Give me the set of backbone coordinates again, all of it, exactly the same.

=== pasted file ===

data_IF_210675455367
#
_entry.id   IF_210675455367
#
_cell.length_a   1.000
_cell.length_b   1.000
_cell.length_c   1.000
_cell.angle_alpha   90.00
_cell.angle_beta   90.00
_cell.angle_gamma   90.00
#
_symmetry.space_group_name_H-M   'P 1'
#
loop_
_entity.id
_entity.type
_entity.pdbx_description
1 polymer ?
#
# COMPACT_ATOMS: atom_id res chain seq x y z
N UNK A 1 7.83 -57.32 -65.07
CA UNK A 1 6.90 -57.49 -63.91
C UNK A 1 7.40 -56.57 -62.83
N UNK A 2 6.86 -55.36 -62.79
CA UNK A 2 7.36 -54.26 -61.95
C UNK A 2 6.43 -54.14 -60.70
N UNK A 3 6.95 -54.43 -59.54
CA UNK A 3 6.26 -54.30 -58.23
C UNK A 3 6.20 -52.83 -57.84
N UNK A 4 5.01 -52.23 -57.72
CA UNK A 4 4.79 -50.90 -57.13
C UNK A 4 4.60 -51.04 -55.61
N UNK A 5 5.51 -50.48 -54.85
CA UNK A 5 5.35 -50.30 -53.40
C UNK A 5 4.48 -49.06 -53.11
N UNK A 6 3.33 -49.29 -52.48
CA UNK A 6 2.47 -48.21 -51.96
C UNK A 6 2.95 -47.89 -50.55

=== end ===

data_IF_210675455367
#
_entry.id   IF_210675455367
#
_cell.length_a   1.000
_cell.length_b   1.000
_cell.length_c   1.000
_cell.angle_alpha   90.00
_cell.angle_beta   90.00
_cell.angle_gamma   90.00
#
_symmetry.space_group_name_H-M   'P 1'
#
loop_
_entity.id
_entity.type
_entity.pdbx_description
1 polymer ?
#
# COMPACT_ATOMS: atom_id res chain seq x y z
N UNK A 1 7.83 -57.32 -65.07
CA UNK A 1 6.90 -57.49 -63.91
C UNK A 1 7.40 -56.57 -62.83
N UNK A 2 6.86 -55.36 -62.79
CA UNK A 2 7.36 -54.26 -61.95
C UNK A 2 6.43 -54.14 -60.70
N UNK A 3 6.95 -54.43 -59.54
CA UNK A 3 6.26 -54.30 -58.23
C UNK A 3 6.20 -52.83 -57.84
N UNK A 4 5.01 -52.23 -57.72
CA UNK A 4 4.79 -50.90 -57.13
C UNK A 4 4.60 -51.04 -55.61
N UNK A 5 5.51 -50.48 -54.85
CA UNK A 5 5.35 -50.30 -53.40
C UNK A 5 4.48 -49.06 -53.11
N UNK A 6 3.33 -49.29 -52.48
CA UNK A 6 2.47 -48.21 -51.96
C UNK A 6 2.95 -47.89 -50.55